Well I bring this up because there has been a lot of jewellery exhibitions over the past few weeks here in Perth, and for the most part interesting and inspiring.
But…………..there where a few pieces that seemed to be copies - conceptually, stylistically, elementally. I wonder how this could happen, that educated curators could allow seemingly copies to go into exhibitions, (and no, I am not going to back that up with any finger pointing, this discussion is of a more general nature) and my conclusion is that we either:
a. Don't know (why not). b. Are just a little scared to say/do anything.
Yet shouldn't an organisation like the Jewellers and Metalsmiths Group of Australia discuss these issues, perhaps set a standard of how to tackle such a problem. When I asked around, all I got were cynical answers.
So I am hoping that some of our members will brave the scary world of jewellery forums and share their thoughts here ……
Could this be for the reason of lack of innovation in the field of Art Jewelry? Isolation? Lack of historical knowledge?
All of the above?
I feel that Art is Art and it is self regulating. Meaning that maybe it's not our place to say. Live and let live. Actually, if we look at the world of Art we can see many similar aesthetic veins ie: cartoon eyes, guns, jets, bombs, and the dreaded BUNNY! Too many bunnies. Besides originality is a difficult achievement.
Copying and copywright is a hard subject to determine because I think in the collective poll of creativity there is such a thing where artists are similar in style therefore producing a 'sameness' in their art. Where the breach has perhaps happened I would look at the proximity of those artists and if they share a workspace and if they are 'feeding off each other' in a creative sense. I do believe in a creative poll where perhaps spiritually artists 'pick up' ideas by chance that are the sameness without knowing that perhaps someone else has/is doing the same work.
I do also believe that it is up the the individual artist to be honest in their designs and themselves if they knowingly copy someone else's work but I guess some artists aren't. Its one thing to have someone 'copy' your work because you inspire them but another if your work is copied out of sheer laziness or lack of ideas. But, is it a question of how one looks at it? Does it come from a question of scarcity of ideas and ownership? Its a fine line and a grey area.
I agree with what Anthony says, Art is self regulating, and live and let live.
I have to admit that answering this is a curly one.....
I think this is an issue worth addressing- yet how to discuss it with out seeming like a pedant, or rabid.....
I accept that sometimes work by different jewellers might overlap- especially in technique. There are a limited number of tools and techniques, one cant re invent the wheel all the time.- however one can redesign the wheel....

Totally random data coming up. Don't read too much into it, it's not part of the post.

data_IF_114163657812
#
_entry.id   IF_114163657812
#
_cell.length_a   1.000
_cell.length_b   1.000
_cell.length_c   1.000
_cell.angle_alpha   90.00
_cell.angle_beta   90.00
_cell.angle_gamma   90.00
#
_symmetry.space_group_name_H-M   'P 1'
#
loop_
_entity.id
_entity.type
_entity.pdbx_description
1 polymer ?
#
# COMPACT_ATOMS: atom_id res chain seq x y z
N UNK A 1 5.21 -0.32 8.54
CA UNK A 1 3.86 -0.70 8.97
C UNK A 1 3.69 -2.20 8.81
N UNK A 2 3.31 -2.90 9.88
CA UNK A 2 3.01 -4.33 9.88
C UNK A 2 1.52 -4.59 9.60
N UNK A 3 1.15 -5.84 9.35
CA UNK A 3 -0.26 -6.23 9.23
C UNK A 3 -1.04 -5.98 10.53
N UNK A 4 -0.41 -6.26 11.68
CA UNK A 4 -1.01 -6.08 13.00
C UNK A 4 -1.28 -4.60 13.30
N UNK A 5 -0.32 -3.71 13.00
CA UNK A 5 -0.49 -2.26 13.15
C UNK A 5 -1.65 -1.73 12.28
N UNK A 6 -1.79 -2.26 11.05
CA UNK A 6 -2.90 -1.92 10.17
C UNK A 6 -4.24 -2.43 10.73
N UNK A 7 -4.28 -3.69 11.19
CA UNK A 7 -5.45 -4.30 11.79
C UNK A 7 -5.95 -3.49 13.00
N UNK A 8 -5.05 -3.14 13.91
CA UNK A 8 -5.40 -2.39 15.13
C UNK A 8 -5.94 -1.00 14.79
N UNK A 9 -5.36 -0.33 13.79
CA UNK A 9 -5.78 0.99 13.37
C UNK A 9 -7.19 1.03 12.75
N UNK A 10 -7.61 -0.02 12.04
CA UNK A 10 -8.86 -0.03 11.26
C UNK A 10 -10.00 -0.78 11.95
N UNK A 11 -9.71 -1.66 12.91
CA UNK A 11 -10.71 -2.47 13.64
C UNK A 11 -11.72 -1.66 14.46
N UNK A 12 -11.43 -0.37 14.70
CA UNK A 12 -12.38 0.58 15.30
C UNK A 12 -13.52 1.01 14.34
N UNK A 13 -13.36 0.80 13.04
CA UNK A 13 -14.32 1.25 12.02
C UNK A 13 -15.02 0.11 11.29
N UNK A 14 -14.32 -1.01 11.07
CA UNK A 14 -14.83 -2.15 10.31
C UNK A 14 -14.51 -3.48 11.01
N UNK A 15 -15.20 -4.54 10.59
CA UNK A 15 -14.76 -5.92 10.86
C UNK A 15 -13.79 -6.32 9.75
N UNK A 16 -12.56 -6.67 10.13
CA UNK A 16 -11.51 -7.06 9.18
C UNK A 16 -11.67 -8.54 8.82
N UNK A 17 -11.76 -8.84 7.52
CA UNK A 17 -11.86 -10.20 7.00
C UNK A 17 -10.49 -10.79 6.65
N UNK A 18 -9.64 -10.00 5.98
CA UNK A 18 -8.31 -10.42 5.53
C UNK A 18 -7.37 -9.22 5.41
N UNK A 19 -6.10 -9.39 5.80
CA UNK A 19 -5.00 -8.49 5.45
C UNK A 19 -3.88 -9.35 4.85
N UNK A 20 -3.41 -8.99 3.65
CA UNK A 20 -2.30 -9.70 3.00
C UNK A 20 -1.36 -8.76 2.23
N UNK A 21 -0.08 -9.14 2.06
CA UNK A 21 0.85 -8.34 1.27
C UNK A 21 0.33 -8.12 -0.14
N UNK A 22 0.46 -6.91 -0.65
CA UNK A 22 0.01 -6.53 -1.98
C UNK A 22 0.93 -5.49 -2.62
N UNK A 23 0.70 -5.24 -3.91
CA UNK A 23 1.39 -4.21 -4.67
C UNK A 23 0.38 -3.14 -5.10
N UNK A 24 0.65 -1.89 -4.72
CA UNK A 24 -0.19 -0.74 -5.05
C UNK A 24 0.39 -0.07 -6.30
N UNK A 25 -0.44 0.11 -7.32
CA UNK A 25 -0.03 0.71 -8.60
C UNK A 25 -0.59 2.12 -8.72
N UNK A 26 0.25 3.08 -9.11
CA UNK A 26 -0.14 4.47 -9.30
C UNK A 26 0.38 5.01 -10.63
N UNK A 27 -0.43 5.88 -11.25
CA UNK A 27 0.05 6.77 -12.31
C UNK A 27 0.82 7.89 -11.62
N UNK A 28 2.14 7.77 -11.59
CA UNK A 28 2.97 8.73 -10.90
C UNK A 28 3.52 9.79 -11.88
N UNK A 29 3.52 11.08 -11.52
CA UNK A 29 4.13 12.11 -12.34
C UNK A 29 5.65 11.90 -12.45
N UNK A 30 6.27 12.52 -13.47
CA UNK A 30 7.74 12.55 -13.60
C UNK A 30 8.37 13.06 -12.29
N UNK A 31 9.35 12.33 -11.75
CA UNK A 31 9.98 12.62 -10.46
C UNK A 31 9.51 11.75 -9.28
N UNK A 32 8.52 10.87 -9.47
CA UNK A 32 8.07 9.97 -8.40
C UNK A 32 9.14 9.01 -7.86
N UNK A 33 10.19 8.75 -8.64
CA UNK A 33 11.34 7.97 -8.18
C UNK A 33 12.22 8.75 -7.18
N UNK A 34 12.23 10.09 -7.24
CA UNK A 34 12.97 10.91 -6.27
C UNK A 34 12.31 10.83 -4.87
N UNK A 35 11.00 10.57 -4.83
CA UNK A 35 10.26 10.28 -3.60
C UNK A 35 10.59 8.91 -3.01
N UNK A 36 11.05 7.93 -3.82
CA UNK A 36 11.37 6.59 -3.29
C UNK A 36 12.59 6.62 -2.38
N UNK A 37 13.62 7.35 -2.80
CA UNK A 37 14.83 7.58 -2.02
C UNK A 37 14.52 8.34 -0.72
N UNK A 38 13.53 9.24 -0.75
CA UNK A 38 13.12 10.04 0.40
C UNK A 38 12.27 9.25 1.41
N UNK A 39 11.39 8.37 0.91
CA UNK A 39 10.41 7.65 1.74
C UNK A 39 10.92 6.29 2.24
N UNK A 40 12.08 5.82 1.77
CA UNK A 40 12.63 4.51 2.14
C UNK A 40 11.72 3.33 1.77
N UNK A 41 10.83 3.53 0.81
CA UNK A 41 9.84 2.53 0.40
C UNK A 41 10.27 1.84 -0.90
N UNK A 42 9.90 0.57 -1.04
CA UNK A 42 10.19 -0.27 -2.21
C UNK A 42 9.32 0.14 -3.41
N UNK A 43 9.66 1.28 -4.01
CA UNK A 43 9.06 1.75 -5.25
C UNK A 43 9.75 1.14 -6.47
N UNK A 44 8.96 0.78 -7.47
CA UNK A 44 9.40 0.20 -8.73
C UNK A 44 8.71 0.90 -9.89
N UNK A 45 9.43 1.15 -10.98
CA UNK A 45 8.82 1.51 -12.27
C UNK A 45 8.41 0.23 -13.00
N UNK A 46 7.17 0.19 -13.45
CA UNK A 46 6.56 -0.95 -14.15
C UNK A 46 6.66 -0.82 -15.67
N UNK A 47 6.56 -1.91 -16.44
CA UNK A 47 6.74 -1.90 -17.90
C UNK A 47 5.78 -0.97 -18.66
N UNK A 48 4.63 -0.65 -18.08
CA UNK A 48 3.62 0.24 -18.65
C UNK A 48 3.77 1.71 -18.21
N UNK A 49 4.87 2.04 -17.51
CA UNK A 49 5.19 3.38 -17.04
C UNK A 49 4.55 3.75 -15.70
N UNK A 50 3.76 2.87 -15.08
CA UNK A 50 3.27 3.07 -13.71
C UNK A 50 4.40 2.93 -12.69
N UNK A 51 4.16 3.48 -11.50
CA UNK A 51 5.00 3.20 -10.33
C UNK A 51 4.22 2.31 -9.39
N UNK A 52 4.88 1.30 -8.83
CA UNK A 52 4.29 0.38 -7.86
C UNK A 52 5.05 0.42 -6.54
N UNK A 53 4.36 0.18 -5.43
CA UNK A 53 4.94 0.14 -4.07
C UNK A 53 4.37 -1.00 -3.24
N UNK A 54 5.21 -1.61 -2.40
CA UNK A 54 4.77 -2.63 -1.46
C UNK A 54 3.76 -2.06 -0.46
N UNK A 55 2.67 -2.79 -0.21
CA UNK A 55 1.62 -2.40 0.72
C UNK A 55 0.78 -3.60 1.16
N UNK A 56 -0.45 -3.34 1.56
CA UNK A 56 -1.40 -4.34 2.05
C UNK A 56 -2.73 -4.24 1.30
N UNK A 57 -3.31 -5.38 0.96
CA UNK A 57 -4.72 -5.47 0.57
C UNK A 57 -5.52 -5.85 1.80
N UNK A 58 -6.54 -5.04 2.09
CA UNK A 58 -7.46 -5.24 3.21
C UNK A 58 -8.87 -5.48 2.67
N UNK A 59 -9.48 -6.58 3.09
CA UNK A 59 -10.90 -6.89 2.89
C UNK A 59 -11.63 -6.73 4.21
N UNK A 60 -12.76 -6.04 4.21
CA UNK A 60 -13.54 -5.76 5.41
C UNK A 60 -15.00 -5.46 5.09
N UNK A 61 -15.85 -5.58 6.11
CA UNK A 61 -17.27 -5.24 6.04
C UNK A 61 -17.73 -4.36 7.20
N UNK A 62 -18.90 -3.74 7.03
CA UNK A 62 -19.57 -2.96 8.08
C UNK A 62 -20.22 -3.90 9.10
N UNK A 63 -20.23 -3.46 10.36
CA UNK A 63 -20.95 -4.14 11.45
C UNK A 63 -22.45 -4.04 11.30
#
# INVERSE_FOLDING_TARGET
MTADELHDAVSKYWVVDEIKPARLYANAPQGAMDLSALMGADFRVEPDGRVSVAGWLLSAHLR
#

It is the application of these tools etc that make jewellery really sing, or flop...
I wonder if it is partly related to the current teaching of craft and design in tertiary institutes?
I don't ever feel flattered when some one makes similar work- I feel irritated. I don't care if I inspire them, a real jeweller takes that as a starting point and makes their own response.
I find it especially annoying when the idea of an individual producer is picked up by a commercial venture.
I often find the work of other artists inspiring but probably more in terms of wishing to understand the way they apply their technique to expressing something in their work. However I usually don't desire to express the same "something". nevertheless I try to envisage from an inspiring piece of work how the technique would serve my needs. In my case this is because my primary means of making my pieces is through casting from one-off patterns where I directly work with the wax and natural materials. Not many jewelery artists seem to do this so I am always pleased to find someone who does.
I keep a scrapbook of inspiring ideas from others. Interestingly enough there is not much jewelery there but there are motifs, patterns and interesting shapes that I might draw upon in the future. I don't see this as breaching the intellectual property of others any more than drawing form the ideas of others with whom I engage in other forms of dialogue. My most immediate inspiration comes from the natural world..
Having been the (can I be emotional?)victim of total plagiarism many ,many times I think it's o.k. to address this.And like the reply earlier-I don't feel flattered when someone copies my work -I feel irritated and somewhat frustrated by it.
To be brutally honest ,whenever I spend any time cruising galleries in either New Zealand or Australia I'm shocked at how much "same" there is in these places-sometimes even in the same gallery
A sea of same
I think it's because people go to art school and are "taught' to create a certain way-
they then end up producing work that looks and feels like their tutors or their counterparts. True design skill comes from within-it can't be taught..
I'm a firm believer the self taught artist jeweller often has more inspiration and is prepared to take more risks in their work
The internet can take same blame-though if like me you have a website,then you have to expect to be copied incessantly-worldwide!
I think the bottom line is you need to "get over it" when it happens(hard -but fair)
Have complete faith in your ability as an artist to "move on" continue growing ,diversify,and keep one step ahead of all those little copycats...
And shame on big names such as Karen Walker for using our independant ideas to sell to the masses.
I could "rant" on for hours ..
I suppose in my case I am not so much self taught as continually learning from my own deficiencies and the work of others. I'm obscure enough that I suppose I'm not worth copying. In any case if anyone else wished to draw upon the same inspiration and techniques as mine, their own voice would inevitably have to come through or they couldn't manage.